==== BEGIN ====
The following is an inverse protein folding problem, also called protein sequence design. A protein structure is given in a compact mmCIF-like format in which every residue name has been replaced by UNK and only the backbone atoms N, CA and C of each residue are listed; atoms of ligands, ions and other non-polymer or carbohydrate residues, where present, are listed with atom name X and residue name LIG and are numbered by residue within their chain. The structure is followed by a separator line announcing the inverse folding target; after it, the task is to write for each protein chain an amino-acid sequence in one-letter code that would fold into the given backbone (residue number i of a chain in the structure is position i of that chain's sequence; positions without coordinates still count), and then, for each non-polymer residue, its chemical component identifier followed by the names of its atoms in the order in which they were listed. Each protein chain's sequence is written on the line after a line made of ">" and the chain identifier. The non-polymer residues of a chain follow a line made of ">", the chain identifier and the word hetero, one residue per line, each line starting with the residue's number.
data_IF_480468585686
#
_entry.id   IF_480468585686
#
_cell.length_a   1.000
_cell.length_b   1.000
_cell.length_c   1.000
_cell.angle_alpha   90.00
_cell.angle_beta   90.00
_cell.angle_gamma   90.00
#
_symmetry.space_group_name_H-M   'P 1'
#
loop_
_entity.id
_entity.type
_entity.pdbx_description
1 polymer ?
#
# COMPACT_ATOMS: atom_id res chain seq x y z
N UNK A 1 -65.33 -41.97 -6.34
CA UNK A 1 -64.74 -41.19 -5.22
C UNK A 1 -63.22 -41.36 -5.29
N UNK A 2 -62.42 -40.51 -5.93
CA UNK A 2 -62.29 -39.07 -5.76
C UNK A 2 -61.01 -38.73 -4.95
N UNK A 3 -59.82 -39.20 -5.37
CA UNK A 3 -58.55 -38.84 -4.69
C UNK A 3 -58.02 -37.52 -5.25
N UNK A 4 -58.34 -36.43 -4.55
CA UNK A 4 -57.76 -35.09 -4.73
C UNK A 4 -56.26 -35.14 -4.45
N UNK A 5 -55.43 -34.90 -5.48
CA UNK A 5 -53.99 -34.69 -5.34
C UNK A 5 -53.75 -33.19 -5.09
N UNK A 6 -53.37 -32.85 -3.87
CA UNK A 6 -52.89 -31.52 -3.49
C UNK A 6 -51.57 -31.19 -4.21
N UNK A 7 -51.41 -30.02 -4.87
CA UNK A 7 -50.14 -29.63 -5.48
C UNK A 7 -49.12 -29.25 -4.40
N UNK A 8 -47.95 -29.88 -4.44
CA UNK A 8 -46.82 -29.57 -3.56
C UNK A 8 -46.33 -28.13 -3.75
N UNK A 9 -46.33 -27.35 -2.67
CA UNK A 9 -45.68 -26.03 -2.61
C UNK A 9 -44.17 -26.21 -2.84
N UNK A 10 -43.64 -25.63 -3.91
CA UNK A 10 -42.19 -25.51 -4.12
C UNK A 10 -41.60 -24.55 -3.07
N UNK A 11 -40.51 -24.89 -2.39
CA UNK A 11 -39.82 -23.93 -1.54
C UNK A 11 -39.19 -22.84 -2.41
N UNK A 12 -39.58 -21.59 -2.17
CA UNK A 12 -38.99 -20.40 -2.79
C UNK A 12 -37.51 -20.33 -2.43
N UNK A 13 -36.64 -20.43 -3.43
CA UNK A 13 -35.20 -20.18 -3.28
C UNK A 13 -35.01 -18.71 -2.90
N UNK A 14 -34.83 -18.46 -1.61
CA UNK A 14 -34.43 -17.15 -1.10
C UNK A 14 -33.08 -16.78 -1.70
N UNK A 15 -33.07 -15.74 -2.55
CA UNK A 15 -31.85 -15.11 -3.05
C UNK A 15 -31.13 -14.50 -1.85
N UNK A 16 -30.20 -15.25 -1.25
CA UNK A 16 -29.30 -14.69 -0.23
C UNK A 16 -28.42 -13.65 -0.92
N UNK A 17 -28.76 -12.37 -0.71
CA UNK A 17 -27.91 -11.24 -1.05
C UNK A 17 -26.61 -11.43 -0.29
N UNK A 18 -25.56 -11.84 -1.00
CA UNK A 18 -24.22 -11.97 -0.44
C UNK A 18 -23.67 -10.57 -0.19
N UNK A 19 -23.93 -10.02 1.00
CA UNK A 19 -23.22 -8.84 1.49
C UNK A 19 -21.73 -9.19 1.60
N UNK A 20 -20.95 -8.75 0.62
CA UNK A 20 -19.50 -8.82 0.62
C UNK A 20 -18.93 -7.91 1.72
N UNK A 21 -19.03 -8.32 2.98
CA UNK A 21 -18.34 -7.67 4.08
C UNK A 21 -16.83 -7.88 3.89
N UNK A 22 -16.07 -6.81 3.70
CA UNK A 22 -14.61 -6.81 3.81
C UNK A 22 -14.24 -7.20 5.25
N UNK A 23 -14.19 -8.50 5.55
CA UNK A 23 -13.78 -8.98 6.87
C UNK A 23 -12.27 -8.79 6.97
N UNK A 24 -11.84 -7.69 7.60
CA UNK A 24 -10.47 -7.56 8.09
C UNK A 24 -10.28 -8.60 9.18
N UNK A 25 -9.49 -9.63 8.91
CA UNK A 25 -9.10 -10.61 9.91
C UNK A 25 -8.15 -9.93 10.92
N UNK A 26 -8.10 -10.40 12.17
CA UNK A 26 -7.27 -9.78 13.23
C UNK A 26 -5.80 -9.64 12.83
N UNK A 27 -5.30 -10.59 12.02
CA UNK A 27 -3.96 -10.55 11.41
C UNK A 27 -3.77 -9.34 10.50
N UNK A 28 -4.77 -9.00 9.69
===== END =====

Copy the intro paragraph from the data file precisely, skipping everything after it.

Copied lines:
The following is an inverse protein folding problem, also called protein sequence design. A protein structure is given in a compact mmCIF-like format in which every residue name has been replaced by UNK and only the backbone atoms N, CA and C of each residue are listed; atoms of ligands, ions and other non-polymer or carbohydrate residues, where present, are listed with atom name X and residue name LIG and are numbered by residue within their chain. The structure is followed by a separator line announcing the inverse folding target; after it, the task is to write for each protein chain an amino-acid sequence in one-letter code that would fold into the given backbone (residue number i of a chain in the structure is position i of that chain's sequence; positions without coordinates still count), and then, for each non-polymer residue, its chemical component identifier followed by the names of its atoms in the order in which they were listed. Each protein chain's sequence is written on the line after a line made of ">" and the chain identifier. The non-polymer residues of a chain follow a line made of ">", the chain identifier and the word hetero, one residue per line, each line starting with the residue's number.